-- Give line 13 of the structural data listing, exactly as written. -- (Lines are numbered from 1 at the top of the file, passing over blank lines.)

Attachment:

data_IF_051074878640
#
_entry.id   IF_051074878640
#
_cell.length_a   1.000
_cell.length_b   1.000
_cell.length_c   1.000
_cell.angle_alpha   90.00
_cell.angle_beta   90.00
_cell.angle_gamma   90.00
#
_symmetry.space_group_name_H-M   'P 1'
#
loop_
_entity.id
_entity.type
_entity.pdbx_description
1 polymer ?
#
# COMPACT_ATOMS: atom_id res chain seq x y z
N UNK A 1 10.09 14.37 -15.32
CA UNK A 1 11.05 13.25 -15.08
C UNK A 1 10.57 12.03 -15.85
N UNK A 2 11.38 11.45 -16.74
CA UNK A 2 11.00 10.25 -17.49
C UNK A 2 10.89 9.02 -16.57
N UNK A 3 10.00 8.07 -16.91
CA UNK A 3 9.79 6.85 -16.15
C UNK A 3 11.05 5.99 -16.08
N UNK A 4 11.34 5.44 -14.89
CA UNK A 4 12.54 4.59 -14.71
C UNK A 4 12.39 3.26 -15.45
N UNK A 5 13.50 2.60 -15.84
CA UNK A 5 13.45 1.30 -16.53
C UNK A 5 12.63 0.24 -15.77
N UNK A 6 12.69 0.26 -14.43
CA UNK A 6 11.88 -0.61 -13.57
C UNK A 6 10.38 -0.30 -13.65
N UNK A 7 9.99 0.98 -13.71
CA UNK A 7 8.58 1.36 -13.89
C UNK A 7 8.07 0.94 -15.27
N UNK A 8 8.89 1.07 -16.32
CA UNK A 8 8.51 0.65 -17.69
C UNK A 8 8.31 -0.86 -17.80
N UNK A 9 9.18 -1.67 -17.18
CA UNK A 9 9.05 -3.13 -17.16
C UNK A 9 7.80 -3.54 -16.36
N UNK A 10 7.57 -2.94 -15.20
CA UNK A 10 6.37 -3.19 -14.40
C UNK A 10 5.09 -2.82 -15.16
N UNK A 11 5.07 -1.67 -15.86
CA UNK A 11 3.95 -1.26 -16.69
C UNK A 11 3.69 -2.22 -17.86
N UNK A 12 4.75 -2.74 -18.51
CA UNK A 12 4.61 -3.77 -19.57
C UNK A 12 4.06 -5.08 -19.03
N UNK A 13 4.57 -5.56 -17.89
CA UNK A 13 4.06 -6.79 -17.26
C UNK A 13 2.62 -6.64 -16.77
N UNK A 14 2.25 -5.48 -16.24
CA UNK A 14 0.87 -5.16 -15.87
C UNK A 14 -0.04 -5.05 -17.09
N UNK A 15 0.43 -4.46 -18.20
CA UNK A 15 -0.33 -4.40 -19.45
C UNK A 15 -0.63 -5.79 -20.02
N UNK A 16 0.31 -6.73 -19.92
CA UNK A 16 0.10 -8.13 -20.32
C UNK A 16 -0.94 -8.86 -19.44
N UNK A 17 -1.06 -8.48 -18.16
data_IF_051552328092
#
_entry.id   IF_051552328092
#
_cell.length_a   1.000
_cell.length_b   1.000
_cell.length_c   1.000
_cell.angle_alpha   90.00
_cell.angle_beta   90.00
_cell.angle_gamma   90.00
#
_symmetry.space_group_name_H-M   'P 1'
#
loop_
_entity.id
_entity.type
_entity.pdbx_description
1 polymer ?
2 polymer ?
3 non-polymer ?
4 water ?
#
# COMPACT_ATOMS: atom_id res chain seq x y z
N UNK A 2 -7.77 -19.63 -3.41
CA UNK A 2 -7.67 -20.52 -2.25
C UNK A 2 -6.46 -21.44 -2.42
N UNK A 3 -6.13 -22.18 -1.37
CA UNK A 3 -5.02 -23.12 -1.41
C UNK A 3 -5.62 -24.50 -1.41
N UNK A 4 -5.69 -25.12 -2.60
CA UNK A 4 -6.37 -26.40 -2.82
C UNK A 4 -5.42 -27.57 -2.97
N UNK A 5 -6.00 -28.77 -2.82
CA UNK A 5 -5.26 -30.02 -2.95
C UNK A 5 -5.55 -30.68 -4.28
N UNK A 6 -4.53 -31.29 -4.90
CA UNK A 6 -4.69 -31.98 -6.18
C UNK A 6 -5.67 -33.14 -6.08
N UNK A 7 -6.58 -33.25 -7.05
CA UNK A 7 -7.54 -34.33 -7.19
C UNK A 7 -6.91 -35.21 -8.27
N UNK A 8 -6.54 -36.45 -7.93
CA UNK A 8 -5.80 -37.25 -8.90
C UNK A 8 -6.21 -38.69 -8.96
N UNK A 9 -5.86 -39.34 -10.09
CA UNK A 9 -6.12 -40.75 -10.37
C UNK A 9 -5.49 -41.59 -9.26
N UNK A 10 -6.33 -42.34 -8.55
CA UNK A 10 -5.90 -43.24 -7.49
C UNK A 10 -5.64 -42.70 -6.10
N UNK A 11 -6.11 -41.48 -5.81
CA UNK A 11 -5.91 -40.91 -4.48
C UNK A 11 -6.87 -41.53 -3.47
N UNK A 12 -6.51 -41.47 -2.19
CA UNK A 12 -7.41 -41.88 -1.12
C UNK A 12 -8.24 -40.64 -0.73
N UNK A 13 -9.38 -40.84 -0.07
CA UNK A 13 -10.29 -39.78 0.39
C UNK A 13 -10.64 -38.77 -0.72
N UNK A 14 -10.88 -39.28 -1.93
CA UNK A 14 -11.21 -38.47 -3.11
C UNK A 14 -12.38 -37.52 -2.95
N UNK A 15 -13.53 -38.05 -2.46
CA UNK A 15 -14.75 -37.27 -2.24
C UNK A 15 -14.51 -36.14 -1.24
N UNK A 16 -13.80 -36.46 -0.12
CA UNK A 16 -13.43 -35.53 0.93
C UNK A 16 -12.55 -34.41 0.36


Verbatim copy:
#